In addition, except Mexico and Argentina, the availability of private credit began to increase in most Latin American and Eastern European countries before the introduction of personal accounts. (Since the personal accounts are unlikely to have a large effect for several years, the effective pre-reform trend is even longer.) The introduction of personal accounts does not seem to increase the pre-reform trend in most countries, suggesting that other factors might also be playing an important role in the expansion of private credit, the authors concluded.

The NBER working paper notes that payroll taxes in a traditional social security system are distorting for several reasons:

  • workers are forced to invest into a pay-as-you-go public pension “asset” that pays a rate of return below what they could have earned in the private sector; 
  • redistribution produces larger rates of returns for lower-income workers along with smaller returns for higher-income workers; 
  • borrowing constrained workers might not wish to make any contributions at younger ages, even at a market rate of return; 
  • particular features of the program, such as a spousal benefit, cause additional distortions; and
  • specific rules encourage early retirement.

Private accounts are argued to ameliorate these tax-like disincentives to labor supply. However, the report authors contend each of these distortions can be just as easily addressed with the traditional system through reform. Inferior rates of return are a natural outcome of pay-as-you-go financing or redistribution; similarly, tax-induced distortions caused by redistribution are simply the cost of redistribution, which would also exist in a private pension system that maintained the same level of redistribution. Borrowing constraints could be lessened by starting payroll tax rates at a low level early in life and increasing them with age in order to collect the same present value of income from each worker on average. The other distortions are consequences of the rules specific to different public pension systems and can also be addressed within traditional pension systems.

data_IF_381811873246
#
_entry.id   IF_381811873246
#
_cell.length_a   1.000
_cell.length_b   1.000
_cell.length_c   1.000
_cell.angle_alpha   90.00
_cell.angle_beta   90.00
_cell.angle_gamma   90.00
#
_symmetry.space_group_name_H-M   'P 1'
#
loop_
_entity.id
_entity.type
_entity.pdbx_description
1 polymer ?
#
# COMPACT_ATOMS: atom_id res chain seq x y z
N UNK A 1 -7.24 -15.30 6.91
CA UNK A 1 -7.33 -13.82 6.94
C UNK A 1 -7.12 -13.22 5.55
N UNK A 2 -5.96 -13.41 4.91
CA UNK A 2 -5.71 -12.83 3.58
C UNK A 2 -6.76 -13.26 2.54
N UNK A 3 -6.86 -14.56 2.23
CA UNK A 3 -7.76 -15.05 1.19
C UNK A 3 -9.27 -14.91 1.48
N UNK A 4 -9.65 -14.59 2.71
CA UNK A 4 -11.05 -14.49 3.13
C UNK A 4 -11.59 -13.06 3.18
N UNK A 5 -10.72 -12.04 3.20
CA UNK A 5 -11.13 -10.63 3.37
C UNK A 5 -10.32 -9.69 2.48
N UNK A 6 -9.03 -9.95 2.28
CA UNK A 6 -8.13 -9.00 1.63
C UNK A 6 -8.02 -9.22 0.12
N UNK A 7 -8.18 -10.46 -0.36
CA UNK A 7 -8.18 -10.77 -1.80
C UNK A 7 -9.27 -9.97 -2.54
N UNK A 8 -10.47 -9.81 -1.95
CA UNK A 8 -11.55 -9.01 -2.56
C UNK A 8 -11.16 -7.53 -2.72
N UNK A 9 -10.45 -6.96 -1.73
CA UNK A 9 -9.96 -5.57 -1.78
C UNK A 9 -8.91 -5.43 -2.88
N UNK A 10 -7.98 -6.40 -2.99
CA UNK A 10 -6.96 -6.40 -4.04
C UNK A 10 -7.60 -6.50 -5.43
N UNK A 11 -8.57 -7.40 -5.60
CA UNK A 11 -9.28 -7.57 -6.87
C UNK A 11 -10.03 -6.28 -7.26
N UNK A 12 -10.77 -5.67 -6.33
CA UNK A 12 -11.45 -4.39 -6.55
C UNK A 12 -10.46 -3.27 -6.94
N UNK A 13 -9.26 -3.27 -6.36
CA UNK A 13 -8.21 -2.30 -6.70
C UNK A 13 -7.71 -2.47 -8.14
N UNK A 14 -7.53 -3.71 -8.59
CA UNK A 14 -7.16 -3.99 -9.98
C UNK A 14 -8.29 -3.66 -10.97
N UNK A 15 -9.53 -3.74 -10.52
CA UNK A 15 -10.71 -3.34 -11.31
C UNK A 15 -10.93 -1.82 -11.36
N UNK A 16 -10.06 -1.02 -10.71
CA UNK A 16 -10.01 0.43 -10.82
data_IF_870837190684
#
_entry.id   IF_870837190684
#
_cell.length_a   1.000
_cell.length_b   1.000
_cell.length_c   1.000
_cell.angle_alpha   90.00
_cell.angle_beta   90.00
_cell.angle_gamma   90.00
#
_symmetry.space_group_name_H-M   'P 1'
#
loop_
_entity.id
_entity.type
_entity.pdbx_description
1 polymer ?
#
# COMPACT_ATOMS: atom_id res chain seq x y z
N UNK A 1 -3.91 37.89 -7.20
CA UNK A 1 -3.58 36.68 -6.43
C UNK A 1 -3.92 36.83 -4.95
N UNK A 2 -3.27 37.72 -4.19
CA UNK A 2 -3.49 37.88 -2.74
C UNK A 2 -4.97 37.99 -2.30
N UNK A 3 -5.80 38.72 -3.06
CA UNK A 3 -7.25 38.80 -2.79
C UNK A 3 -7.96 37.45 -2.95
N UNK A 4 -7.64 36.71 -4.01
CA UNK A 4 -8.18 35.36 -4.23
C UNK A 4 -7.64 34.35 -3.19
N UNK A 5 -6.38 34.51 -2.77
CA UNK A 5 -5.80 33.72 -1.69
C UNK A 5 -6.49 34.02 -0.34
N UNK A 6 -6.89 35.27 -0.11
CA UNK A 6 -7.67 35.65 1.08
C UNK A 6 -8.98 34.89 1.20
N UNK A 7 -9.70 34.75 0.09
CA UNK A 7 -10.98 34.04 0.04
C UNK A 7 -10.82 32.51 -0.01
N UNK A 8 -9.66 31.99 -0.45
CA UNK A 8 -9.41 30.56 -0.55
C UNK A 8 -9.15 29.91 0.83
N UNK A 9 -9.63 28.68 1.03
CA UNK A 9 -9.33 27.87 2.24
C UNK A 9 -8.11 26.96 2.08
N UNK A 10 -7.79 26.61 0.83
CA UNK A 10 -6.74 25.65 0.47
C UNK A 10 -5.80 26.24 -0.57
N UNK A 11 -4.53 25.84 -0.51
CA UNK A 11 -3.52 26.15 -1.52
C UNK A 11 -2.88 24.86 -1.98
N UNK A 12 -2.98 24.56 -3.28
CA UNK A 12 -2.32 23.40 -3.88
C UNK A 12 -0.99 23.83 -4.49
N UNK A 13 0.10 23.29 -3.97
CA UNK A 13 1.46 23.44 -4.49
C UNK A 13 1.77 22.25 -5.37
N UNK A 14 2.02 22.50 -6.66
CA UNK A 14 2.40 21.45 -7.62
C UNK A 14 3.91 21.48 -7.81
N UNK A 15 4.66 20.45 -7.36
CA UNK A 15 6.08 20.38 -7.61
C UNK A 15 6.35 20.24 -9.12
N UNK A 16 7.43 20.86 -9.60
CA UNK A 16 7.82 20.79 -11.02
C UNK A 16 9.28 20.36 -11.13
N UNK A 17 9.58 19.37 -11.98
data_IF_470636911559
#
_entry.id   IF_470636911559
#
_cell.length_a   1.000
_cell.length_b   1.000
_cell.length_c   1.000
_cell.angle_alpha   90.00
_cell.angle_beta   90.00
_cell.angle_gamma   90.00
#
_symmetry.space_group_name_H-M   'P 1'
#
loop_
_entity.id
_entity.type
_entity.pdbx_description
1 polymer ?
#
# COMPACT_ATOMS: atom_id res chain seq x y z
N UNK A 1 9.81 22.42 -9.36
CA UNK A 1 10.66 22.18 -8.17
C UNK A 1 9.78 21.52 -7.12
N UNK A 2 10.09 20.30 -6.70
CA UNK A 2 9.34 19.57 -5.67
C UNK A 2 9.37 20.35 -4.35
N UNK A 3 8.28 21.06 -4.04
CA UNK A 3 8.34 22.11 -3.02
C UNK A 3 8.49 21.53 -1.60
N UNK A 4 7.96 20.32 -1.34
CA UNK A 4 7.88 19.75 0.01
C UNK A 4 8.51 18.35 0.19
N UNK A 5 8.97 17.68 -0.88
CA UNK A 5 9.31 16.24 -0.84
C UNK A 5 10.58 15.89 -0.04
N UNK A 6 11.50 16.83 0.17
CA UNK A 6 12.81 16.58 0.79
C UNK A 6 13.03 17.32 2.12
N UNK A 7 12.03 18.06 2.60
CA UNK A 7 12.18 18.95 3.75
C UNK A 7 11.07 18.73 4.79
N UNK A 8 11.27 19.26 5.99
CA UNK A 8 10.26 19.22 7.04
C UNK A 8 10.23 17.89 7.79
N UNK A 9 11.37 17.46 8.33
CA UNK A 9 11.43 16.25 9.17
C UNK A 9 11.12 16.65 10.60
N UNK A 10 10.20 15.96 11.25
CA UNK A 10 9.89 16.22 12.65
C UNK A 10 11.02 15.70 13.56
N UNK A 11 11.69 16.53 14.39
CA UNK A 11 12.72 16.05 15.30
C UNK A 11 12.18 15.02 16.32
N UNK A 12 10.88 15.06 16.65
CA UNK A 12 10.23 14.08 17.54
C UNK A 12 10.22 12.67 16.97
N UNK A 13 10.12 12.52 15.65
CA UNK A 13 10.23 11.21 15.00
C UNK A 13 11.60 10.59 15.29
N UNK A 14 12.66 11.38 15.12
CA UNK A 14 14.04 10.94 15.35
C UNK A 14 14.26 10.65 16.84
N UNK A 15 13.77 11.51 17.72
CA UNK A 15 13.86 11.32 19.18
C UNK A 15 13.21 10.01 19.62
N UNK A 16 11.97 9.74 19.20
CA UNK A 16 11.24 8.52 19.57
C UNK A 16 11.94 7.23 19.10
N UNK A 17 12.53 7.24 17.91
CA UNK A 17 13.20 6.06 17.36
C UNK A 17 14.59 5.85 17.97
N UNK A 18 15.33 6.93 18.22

Finally the report authors contend that demographic concerns are unable to explain conversions, at least outside of considerations tied to political trust. They found that higher-income countries tend to face the largest predicted declines in worker-retiree ratios; but, higher income countries are also those with the smallest system reforms. Among actual converting countries, there appears to be an inverse correlation between demographic problems and the size of actual reform. The direct empirical evidence, therefore, does not seem that supportive at a high level, the report said.  

In addition, the authors claim that in theory, a traditional system could effectively deal with changes in fertility rates by accumulating large reserves when the worker-retiree ratio is large and then spending down the reserves as the ratio decreases. (Since 1983, the United States has been building up its Social Security “trust fund” in an attempt to buffer future costs associated with the retirement of baby boomers.)  

If these reserves were truly saved, then taxes would remain roughly flat throughout the entire period, as collections would initially exceed costs and then fall below. A personal account system would do no better in hedging demographic risk.
The report authors said one central theme emerges from the study: the public pension conversions reflect a fundamental mistrust in the ability of the government to provide secure retirement resources.